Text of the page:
I received the following in my mailbox Friday morning:

"I noticed something on your web site that caught my eye:

'Having information is good; being able to sort it all out is what makes it useful - especially on the Web.'

Would that be a description of the process that converts data into information and if so is that what we are really all trying to do?"

In a sense, yes.

I give the following reference not knowing how much experience you've got with this stuff, so I hope that you'll not mind:

http://info.med.yale.edu/caim/manual/

...Better known as the Yale/C-AIM Web Style Guide, which for Web designers has the relevance that Strunk & White or Turabian have to writers.

Design encompasses appearance and presentation; that's why until 50 or so years ago it was more often referred to in the States as "commercial art" (as opposed to "fine art"). Only in Germany and Scandinavia has "design" in the contemporary sense of the word been a field commanding respect for a genuinely long time, say from the turn of the century now (officially) ending.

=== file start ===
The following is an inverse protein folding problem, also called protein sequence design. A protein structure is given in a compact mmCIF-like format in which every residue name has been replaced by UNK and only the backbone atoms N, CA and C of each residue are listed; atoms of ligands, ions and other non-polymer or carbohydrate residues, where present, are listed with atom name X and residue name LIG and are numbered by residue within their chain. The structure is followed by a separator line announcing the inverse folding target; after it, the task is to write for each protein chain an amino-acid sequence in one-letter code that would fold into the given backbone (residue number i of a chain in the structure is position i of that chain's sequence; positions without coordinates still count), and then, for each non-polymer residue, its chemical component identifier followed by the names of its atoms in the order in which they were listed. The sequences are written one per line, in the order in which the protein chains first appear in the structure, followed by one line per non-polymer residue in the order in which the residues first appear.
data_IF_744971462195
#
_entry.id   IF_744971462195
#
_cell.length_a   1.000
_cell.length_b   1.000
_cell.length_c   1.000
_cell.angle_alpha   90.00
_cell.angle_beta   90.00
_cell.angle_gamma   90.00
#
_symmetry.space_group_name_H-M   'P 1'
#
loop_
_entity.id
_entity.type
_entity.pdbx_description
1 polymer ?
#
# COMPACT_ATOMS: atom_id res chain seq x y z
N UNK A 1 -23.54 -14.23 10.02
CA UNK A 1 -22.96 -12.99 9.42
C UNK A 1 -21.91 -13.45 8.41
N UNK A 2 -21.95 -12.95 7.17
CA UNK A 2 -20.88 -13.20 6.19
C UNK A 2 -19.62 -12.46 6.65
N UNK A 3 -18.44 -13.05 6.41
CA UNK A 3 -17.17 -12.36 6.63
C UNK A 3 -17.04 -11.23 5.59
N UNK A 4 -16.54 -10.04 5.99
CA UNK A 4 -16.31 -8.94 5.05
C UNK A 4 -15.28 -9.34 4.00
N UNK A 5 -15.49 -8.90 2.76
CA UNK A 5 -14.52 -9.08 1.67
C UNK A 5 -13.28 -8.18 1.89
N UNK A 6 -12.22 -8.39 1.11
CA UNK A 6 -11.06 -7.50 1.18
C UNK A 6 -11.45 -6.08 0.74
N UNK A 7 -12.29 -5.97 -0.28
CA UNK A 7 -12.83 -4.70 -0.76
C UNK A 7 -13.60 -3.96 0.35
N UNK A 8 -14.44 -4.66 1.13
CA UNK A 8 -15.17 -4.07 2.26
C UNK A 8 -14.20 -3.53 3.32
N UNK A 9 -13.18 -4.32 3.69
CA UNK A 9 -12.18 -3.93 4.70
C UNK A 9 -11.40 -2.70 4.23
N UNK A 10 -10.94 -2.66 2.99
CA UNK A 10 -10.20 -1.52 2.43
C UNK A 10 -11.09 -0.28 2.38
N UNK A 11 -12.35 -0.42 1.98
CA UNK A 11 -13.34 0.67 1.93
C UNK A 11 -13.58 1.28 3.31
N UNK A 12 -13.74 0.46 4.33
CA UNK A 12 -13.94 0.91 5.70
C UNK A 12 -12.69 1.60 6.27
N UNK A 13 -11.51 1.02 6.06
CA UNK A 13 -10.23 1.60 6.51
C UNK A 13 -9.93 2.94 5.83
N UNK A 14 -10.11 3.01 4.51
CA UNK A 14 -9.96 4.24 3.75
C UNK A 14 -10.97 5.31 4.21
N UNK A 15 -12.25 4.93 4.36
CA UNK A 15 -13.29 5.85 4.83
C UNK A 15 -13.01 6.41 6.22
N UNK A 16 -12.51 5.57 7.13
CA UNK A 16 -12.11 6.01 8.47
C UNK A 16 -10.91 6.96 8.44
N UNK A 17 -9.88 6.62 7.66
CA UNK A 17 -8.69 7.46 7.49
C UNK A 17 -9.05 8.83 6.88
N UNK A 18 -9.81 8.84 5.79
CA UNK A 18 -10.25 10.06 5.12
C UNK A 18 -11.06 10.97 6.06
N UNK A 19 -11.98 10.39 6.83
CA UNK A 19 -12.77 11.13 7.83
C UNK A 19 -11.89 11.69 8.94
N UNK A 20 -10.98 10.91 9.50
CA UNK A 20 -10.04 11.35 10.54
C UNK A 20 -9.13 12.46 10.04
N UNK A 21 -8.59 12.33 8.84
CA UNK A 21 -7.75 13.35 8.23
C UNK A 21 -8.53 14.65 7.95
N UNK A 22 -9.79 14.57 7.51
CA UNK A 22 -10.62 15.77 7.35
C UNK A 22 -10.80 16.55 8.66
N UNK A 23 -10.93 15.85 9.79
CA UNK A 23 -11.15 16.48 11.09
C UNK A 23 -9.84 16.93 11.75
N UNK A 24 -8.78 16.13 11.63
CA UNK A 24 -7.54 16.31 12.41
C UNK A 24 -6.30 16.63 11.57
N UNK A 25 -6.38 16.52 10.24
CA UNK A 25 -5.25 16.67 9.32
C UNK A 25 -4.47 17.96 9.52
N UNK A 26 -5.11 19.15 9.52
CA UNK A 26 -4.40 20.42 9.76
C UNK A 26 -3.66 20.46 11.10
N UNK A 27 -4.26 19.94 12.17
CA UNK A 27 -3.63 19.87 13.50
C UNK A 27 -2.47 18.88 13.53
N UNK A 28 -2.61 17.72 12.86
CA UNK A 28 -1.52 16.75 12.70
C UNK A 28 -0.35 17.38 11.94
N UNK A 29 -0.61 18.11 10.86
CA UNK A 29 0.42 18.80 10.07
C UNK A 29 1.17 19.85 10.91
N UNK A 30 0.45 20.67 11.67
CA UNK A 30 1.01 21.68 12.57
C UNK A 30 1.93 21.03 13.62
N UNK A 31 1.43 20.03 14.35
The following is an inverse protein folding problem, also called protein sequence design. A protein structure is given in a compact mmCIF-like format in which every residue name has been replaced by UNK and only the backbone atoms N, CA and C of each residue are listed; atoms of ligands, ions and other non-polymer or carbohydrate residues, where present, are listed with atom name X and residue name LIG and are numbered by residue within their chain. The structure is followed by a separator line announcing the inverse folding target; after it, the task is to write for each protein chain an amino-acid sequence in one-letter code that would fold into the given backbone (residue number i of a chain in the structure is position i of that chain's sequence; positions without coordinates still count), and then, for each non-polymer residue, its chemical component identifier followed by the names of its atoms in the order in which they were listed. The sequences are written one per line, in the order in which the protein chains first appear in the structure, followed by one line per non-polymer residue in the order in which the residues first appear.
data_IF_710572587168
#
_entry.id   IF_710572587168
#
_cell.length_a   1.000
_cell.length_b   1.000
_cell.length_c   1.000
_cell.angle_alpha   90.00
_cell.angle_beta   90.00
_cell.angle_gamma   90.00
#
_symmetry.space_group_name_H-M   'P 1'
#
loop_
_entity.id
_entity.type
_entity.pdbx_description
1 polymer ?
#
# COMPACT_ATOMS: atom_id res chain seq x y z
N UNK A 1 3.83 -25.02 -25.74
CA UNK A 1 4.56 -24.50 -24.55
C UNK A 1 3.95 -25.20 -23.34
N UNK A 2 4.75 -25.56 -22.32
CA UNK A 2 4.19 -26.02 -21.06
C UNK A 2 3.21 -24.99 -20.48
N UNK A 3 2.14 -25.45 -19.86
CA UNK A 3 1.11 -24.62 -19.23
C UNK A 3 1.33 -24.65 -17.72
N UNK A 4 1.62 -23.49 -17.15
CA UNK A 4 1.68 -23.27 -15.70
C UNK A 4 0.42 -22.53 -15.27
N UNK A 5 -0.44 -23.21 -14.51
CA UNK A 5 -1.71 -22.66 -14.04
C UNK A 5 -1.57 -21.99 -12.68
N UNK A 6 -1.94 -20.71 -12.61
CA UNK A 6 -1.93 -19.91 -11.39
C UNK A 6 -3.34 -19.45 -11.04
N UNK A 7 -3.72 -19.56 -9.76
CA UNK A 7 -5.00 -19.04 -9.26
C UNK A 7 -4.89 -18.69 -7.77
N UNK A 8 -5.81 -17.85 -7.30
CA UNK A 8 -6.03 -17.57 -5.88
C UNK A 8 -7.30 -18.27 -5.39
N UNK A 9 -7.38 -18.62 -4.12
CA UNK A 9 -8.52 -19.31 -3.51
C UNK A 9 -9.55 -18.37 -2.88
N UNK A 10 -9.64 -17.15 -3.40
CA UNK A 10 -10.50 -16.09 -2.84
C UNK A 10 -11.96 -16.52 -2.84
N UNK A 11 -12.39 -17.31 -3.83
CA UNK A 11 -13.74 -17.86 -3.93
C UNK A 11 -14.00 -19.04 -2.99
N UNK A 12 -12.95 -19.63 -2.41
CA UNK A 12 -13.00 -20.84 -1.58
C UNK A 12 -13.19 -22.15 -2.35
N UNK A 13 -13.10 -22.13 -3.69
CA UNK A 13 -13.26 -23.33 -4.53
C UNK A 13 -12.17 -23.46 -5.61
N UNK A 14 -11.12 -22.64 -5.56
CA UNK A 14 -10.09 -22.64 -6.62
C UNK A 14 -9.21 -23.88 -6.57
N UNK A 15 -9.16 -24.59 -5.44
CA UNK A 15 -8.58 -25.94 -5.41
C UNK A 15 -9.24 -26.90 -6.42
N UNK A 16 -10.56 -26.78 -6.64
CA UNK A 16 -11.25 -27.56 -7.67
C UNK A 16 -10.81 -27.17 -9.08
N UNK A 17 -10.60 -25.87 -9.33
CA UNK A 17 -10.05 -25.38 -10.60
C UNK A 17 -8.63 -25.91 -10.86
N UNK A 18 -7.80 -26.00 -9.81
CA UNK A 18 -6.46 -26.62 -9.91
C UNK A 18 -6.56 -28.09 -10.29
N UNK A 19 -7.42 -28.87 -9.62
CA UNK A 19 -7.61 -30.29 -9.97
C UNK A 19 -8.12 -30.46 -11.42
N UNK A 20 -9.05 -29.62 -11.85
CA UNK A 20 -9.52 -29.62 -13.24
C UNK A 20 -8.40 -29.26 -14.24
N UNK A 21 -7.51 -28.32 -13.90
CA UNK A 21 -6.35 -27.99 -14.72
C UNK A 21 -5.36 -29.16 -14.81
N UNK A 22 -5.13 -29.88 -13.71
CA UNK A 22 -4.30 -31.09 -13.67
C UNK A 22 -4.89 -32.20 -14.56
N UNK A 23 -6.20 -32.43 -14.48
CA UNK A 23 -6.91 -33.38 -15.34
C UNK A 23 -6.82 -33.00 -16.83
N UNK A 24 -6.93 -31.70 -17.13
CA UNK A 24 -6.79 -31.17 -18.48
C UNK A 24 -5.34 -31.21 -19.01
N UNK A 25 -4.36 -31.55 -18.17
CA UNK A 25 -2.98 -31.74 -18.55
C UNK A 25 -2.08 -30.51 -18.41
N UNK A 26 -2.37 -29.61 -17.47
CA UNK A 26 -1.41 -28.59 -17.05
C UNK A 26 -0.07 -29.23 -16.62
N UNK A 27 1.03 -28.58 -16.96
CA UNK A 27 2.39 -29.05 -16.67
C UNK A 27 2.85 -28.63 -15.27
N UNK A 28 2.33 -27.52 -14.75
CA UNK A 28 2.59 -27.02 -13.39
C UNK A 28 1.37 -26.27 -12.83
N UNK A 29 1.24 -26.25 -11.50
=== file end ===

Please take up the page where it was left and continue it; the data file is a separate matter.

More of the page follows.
However, information is (almost always) the core item of value. Therefore - how do you present the information ("data") in the manner that will most quickly convey it to the largest number of interested readers? This task has great importance unto itself, and that's why it's considered axiomatic that designers and artists are not often one and the same, however broad the union of skills might be.

When I originally wrote that comment in June 1998, I was thinking mostly of Search Engine Hell... for good, effective design is really the only way to transcend the Standard Operating Procedure of the Web and turn it into a unique experience... on the order of a novel or cinema show.

That would be my opinion.